CLINIC: Should I Keep Running?

Tue, 6 Dec. 2011 - 1:22 a.m. MT
Credit: ARA Staff - American Running Association


QUESTION:
For the last five or six years, I've run 25-30 miles a week. I’m 46 and weigh 180 lbs. I've noticed in the last year or so that when my regular, non-running shoes wear down, I experience hip pain while walking. I don't think it's an iliotibial band problem because stretching doesn’t help.
 
I've always walked with my feet pointing out and wear out my shoes on the outside heel.    When I buy new shoes, the pain goes away. I’m concerned that the running is somehow accelerating the deterioration of my hip, since the pain is recent and the running relatively so also. However, I do not experience the pain while running. What do you think, and what can I do to prevent further damage?
 
Ted Ralicki
North Platte, NE

ANSWER:
Occasionally, adolescent hip problems will begin to exhibit symptoms around the age of 35 or 40 and become progressive. Asymmetry of range of motion needs to be evaluated.  An orthopedic surgeon would typically give you a physical for this kind of evaluation.  The doctor might request an MRI of the affected hip. The fact is that your history of hip pain could have multiple causes. You could have a cartilage tear, misshapen femoral head or joint space, circulatory disorder of the hip, a partial slipped epiphysis, or some cystic lesion of the femoral head or neck. If the examination doesn't find an anatomical abnormality, then an orthotic might be worth considering.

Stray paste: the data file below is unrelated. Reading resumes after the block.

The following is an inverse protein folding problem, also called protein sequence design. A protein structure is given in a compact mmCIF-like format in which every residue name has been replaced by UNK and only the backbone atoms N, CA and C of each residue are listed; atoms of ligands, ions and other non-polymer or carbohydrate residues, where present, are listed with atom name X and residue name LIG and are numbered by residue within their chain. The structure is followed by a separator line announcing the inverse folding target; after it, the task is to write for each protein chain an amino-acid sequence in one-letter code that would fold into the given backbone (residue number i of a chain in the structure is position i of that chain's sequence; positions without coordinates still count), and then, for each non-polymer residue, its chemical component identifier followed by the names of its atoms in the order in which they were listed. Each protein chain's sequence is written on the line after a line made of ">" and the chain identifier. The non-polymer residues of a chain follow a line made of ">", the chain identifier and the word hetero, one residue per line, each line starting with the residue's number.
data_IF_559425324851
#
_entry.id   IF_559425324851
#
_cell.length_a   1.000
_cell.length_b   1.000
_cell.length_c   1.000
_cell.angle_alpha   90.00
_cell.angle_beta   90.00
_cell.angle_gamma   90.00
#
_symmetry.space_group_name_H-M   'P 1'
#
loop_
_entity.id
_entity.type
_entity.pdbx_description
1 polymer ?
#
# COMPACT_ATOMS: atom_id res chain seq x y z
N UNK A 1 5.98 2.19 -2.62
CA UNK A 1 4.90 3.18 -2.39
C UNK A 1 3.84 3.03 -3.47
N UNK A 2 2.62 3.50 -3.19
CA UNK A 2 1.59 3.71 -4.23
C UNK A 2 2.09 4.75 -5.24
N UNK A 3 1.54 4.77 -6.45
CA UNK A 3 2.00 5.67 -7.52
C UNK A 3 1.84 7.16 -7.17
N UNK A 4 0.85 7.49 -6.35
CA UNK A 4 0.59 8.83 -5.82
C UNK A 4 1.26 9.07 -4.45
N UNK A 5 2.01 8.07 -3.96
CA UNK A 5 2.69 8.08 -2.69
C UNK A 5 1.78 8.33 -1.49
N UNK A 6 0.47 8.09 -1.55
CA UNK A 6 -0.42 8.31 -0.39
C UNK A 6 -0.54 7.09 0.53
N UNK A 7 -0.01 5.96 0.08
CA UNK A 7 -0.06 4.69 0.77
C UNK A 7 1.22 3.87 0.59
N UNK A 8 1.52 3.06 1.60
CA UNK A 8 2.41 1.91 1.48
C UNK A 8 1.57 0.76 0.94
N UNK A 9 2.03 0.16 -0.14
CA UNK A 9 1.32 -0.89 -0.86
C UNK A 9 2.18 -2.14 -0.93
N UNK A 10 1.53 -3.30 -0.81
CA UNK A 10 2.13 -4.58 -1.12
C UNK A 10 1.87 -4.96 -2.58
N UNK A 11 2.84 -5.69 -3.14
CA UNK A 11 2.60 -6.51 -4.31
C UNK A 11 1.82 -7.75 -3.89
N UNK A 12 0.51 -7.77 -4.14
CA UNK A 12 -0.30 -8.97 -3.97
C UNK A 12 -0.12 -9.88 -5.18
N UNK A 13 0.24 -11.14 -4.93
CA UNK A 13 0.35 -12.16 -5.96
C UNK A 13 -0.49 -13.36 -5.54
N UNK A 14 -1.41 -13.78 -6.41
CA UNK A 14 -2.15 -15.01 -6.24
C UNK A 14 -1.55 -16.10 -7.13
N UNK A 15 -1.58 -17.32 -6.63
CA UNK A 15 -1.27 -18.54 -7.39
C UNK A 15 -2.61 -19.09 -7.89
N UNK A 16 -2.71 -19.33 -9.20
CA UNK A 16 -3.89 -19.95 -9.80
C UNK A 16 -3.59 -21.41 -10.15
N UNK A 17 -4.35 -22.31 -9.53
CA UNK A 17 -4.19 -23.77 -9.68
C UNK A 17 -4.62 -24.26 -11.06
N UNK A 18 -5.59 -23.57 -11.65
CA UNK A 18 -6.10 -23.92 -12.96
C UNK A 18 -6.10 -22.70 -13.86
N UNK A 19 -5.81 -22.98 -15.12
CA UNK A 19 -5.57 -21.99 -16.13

Paul A. Lunseth, MD
Tampa, FL
 
ANSWER:
It's good that there's no pain while running, but the recurring hip pain while walking demands that you get a good medical examination. Running does not cause arthritis, but if you have arthritis, it will certainly aggravate the problem. Get a good physical and structural examination. Your family doc may then refer you to an orthopedic specialist. It’s not the running per se that is causing the trouble, but only after the underlying cause is discovered can you determine whether continuing to run may be harmful.
 
Joseph Cerimele, MD
New York, NY
 
(RUNNING & FITNEWS® January / February 2011 • Volume 29, Number 1)
 
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The American Running Association (ARA) and its Clinic Advisory Board disclaims responsibility and shall have no liability for any consequences suffered as a result of your reliance on the information contained in this site. ARA does not endorse specifically any test, treatment, or procedure mentioned on this site.


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